It doesn’t mean he’s an angel though. He tells the students that Lupin is a werewolf. And he insists that Sirius is a criminal. Probably because he resents Lupin for doing nothing to stop James and Sirius in their school days, as well as be there when Voldemort killed James and Lily. As for Sirius, it’s not hard to see him betray his friends when Sirius almost fed Snape to Lupin when he was in his werewolf form. And after years, I guess he just can’t accept another possibility where Sirius is innocent and it’s actually Peter the cowardly parasites that betrayed his friends. But when it comes down to it, and all hell breaks loose with Werewolf Lupin™, he protects Harry as best as he could.

I personally viewed him as a war hero for sure, without his undercover and precious intel there’s no way they could win the war. I think he knew from the start that there’s no scenario in which he would survive the war, yet he does it anyway. But whether he’s a good or bad person is another story, as he’s a complex one. He did a lot of bad things, but he also done a good things. In the end, there’s so much about him that we don’t know and as the story is not from his pov, there are things we will never know about him. 

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This is probably the longest post I’ve ever written, so thank you for reading until the end! If there’s anything I miss or you would like to point out, feel free to comment below.

tasya

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35 Replies to “We Need To Talk About: Severus Snape”

  1. Snape is I think one of the most complex characters Rowling has ever written. I understand why everyone hates him – when I was younger though, after reading the last book I totally sympathised for him. He definitely has his flaws, but consider this: if the whole series had been written from Snape’s perspective instead of Harry’s, I would probably think he’s a human being that has flaws but ultimately died a hero’s death. I would probably hate Harry for hating Snape because Harry didn’t know anything about Snape’s past until the last book. So it definitely depends on how we view Snape’s character, his actions and his thoughts. I feel like all Harry Potter fans can talk about Snape all day long.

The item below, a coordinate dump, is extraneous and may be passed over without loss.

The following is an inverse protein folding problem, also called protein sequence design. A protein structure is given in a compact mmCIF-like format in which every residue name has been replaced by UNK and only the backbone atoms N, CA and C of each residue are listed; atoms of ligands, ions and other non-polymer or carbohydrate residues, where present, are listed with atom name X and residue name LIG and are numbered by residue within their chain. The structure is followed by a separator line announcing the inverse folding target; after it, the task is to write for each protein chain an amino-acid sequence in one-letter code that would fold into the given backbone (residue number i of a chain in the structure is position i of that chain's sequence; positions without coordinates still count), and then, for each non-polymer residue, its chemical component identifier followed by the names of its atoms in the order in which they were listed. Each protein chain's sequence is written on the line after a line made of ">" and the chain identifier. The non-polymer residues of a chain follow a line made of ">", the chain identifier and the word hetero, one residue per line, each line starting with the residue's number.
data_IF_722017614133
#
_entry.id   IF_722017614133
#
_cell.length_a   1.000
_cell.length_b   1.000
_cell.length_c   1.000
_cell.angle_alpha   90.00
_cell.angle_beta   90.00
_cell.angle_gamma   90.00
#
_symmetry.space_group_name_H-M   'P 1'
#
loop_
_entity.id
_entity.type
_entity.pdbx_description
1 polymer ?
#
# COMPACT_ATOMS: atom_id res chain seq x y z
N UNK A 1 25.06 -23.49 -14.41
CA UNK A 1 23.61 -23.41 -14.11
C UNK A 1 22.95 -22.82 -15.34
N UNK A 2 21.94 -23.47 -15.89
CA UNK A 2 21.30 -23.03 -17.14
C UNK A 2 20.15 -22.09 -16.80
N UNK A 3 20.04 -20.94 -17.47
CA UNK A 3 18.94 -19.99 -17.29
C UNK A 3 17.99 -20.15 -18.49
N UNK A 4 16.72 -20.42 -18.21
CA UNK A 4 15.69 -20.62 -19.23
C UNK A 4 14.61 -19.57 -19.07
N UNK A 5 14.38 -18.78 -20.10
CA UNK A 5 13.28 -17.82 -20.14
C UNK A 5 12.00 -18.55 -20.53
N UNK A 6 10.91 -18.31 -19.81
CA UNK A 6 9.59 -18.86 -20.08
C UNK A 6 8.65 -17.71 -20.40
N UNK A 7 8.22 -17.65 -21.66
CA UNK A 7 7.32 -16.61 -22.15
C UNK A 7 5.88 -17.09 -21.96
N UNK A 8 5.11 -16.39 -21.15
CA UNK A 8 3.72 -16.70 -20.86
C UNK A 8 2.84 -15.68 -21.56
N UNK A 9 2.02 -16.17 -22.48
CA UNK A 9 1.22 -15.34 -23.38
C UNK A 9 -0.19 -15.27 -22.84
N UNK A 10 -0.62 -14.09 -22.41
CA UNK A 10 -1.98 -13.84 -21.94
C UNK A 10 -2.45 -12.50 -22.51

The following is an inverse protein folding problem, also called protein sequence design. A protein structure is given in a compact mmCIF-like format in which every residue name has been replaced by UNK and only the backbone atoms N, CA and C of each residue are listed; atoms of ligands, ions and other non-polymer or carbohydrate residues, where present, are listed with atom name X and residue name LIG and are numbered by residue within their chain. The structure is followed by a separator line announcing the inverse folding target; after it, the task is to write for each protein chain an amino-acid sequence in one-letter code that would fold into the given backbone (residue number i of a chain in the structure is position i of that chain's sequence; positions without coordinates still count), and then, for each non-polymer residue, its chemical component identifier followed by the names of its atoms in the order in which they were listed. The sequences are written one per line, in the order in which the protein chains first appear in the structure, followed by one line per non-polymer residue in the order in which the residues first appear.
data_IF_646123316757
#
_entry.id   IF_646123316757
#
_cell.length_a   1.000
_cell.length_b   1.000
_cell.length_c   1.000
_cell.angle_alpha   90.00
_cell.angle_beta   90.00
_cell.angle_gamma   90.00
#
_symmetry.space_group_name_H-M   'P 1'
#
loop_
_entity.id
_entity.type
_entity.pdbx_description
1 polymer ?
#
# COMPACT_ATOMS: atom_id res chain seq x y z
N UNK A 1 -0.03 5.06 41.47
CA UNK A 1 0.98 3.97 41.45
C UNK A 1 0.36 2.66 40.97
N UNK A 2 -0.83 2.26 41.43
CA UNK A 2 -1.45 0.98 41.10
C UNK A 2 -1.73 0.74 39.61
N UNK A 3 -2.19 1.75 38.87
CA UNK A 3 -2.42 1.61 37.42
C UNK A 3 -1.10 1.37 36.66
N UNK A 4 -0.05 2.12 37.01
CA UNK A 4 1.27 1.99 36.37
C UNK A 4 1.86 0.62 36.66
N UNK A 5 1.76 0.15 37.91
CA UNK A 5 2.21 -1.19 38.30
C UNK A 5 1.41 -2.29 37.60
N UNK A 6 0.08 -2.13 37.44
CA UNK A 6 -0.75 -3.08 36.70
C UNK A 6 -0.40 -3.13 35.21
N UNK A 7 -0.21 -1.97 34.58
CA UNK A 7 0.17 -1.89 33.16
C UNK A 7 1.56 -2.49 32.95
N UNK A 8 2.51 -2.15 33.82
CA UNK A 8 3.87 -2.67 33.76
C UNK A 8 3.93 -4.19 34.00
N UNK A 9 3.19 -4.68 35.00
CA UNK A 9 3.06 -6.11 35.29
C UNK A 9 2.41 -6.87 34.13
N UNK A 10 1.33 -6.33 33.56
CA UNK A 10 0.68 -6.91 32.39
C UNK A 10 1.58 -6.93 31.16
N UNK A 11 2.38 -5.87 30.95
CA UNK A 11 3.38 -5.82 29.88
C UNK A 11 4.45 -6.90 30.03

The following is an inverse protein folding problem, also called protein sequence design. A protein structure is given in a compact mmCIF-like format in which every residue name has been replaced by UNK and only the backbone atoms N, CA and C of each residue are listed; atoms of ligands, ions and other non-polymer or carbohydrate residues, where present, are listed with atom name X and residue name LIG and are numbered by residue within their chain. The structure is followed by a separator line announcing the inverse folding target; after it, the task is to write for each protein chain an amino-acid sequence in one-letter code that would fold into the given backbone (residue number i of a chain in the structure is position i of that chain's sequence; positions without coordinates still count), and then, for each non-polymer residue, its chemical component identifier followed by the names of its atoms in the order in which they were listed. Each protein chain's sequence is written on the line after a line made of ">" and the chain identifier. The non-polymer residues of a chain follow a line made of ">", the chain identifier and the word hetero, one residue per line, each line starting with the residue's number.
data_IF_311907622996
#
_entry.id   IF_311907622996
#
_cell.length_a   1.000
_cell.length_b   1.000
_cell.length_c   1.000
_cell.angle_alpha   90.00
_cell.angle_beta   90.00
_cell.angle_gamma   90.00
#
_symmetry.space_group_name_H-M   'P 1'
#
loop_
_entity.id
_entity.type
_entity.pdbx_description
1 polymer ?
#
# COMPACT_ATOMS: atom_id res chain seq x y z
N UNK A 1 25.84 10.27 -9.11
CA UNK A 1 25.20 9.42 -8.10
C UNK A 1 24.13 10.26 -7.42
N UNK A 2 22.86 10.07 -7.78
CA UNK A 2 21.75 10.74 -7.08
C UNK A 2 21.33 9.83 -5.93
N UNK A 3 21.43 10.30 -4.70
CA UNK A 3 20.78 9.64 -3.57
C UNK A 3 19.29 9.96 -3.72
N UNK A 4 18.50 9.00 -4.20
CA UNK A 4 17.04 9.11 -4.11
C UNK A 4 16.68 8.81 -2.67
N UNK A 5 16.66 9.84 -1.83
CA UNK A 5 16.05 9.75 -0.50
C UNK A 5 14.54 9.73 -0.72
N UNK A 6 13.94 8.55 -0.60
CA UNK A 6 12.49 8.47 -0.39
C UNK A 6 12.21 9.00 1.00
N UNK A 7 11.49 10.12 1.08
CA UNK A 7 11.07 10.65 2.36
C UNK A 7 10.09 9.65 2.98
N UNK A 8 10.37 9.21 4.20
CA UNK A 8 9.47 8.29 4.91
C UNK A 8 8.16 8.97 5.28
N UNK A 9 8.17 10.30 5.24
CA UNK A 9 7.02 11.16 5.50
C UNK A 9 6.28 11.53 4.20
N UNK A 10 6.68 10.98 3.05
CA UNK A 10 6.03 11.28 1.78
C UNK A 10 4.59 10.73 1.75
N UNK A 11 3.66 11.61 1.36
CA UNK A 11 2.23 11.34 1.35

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    1. I would totally read the book if JKR ever write the story from Snape’s POV. It’s going to be interesting to see what’s going inside his head. After all, it couldn’t be easy to protect the son of the love of your life, who marry your mortal enemy and looked exactly like him- and he also high on the dark lord’s hit list yet he has no concern of his safety… I think knowing his whole story is what makes Harry understand him and even named his son after Snape.

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  2. Beautiful post! Do we not all have good and negative intentions. Rowling did an excellent job on Snape and hid him in plain sight. As a writer I admire her complex characters and how each time we’ve read the books come away with a different POV on the characters. ♥️♥️♥️♥️

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  3. Snape is one of my all-time favorite characters, and I think you did him great justice here ♥ I especially agree with one of your closing thoughts: he’s neither entirely good nor entirely bad. He’s complex, with tally marks for and against him. It’s as easy to believe how readers and characters can dislike him as it is to believe those who view him with more sympathy, and that’s a real testament to JKR’s writing ability. Outstanding post, Tasya! ♥

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  4. This is one of the best takes on Severus Snape that I’ve read. Frankly, I think that what is most fascinating about him is that both sides can be right. He did some awful things (bullying children because you can’t let go of your teenage crush is bad, sorry) but he also did a lot of good. I’m on the side of disliking him, but liking what he did.